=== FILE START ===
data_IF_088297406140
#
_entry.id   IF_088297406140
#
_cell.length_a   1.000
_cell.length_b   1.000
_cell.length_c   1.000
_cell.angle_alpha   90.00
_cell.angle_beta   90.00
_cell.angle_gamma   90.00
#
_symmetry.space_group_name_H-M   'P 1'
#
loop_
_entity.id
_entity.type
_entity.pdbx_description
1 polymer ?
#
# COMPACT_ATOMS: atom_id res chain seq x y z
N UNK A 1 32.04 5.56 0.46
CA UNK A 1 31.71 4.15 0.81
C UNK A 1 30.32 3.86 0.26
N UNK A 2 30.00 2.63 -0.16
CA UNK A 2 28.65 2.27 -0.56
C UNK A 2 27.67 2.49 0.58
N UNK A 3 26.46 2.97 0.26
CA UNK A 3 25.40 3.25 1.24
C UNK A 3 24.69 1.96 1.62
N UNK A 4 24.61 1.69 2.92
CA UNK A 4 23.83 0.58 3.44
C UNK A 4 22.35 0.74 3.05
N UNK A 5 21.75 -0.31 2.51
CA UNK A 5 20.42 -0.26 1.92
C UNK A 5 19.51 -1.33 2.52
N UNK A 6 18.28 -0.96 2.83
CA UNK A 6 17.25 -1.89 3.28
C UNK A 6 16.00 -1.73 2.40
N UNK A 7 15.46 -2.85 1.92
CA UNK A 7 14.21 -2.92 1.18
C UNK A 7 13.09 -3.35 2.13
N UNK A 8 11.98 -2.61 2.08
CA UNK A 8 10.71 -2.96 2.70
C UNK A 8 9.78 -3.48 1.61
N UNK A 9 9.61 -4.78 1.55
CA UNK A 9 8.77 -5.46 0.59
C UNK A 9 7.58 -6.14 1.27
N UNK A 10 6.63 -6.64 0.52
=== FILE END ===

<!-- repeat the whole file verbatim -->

data_IF_088297406140
#
_entry.id   IF_088297406140
#
_cell.length_a   1.000
_cell.length_b   1.000
_cell.length_c   1.000
_cell.angle_alpha   90.00
_cell.angle_beta   90.00
_cell.angle_gamma   90.00
#
_symmetry.space_group_name_H-M   'P 1'
#
loop_
_entity.id
_entity.type
_entity.pdbx_description
1 polymer ?
#
# COMPACT_ATOMS: atom_id res chain seq x y z
N UNK A 1 32.04 5.56 0.46
CA UNK A 1 31.71 4.15 0.81
C UNK A 1 30.32 3.86 0.26
N UNK A 2 30.00 2.63 -0.16
CA UNK A 2 28.65 2.27 -0.56
C UNK A 2 27.67 2.49 0.58
N UNK A 3 26.46 2.97 0.26
CA UNK A 3 25.40 3.25 1.24
C UNK A 3 24.69 1.96 1.62
N UNK A 4 24.61 1.69 2.92
CA UNK A 4 23.83 0.58 3.44
C UNK A 4 22.35 0.74 3.05
N UNK A 5 21.75 -0.31 2.51
CA UNK A 5 20.42 -0.26 1.92
C UNK A 5 19.51 -1.33 2.52
N UNK A 6 18.28 -0.96 2.83
CA UNK A 6 17.25 -1.89 3.28
C UNK A 6 16.00 -1.73 2.40
N UNK A 7 15.46 -2.85 1.92
CA UNK A 7 14.21 -2.92 1.18
C UNK A 7 13.09 -3.35 2.13
N UNK A 8 11.98 -2.61 2.08
CA UNK A 8 10.71 -2.96 2.70
C UNK A 8 9.78 -3.48 1.61
N UNK A 9 9.61 -4.78 1.55
CA UNK A 9 8.77 -5.46 0.59
C UNK A 9 7.58 -6.14 1.27
N UNK A 10 6.63 -6.64 0.52